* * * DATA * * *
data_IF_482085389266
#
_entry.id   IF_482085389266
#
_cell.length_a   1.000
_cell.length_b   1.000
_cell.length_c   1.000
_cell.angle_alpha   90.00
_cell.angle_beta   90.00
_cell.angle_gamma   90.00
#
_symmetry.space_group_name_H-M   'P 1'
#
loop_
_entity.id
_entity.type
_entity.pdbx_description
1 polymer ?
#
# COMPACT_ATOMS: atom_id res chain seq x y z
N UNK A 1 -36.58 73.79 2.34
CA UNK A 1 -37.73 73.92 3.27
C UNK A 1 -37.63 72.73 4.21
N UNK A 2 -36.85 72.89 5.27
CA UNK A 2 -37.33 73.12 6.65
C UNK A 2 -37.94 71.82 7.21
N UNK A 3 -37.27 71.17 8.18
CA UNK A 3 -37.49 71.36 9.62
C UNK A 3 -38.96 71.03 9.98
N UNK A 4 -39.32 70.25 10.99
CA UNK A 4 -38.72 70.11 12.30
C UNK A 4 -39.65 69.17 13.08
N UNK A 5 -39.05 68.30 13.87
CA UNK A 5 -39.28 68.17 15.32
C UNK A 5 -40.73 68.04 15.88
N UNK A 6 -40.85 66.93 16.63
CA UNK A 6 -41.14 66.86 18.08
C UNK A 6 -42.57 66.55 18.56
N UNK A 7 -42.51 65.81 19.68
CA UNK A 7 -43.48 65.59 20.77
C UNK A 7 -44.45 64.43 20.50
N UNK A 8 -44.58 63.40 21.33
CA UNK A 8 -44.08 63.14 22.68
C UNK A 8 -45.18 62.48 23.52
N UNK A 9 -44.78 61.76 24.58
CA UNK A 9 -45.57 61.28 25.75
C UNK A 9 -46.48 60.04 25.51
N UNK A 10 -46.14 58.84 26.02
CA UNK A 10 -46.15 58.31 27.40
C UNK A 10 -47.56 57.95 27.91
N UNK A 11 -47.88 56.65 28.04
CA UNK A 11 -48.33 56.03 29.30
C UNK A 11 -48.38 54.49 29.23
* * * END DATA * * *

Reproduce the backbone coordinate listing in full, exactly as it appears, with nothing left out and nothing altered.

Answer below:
data_IF_482085389266
#
_entry.id   IF_482085389266
#
_cell.length_a   1.000
_cell.length_b   1.000
_cell.length_c   1.000
_cell.angle_alpha   90.00
_cell.angle_beta   90.00
_cell.angle_gamma   90.00
#
_symmetry.space_group_name_H-M   'P 1'
#
loop_
_entity.id
_entity.type
_entity.pdbx_description
1 polymer ?
#
# COMPACT_ATOMS: atom_id res chain seq x y z
N UNK A 1 -36.58 73.79 2.34
CA UNK A 1 -37.73 73.92 3.27
C UNK A 1 -37.63 72.73 4.21
N UNK A 2 -36.85 72.89 5.27
CA UNK A 2 -37.33 73.12 6.65
C UNK A 2 -37.94 71.82 7.21
N UNK A 3 -37.27 71.17 8.18
CA UNK A 3 -37.49 71.36 9.62
C UNK A 3 -38.96 71.03 9.98
N UNK A 4 -39.32 70.25 10.99
CA UNK A 4 -38.72 70.11 12.30
C UNK A 4 -39.65 69.17 13.08
N UNK A 5 -39.05 68.30 13.87
CA UNK A 5 -39.28 68.17 15.32
C UNK A 5 -40.73 68.04 15.88
N UNK A 6 -40.85 66.93 16.63
CA UNK A 6 -41.14 66.86 18.08
C UNK A 6 -42.57 66.55 18.56
N UNK A 7 -42.51 65.81 19.68
CA UNK A 7 -43.48 65.59 20.77
C UNK A 7 -44.45 64.43 20.50
N UNK A 8 -44.58 63.40 21.33
CA UNK A 8 -44.08 63.14 22.68
C UNK A 8 -45.18 62.48 23.52
N UNK A 9 -44.78 61.76 24.58
CA UNK A 9 -45.57 61.28 25.75
C UNK A 9 -46.48 60.04 25.51
N UNK A 10 -46.14 58.84 26.02
CA UNK A 10 -46.15 58.31 27.40
C UNK A 10 -47.56 57.95 27.91
N UNK A 11 -47.88 56.65 28.04
CA UNK A 11 -48.33 56.03 29.30
C UNK A 11 -48.38 54.49 29.23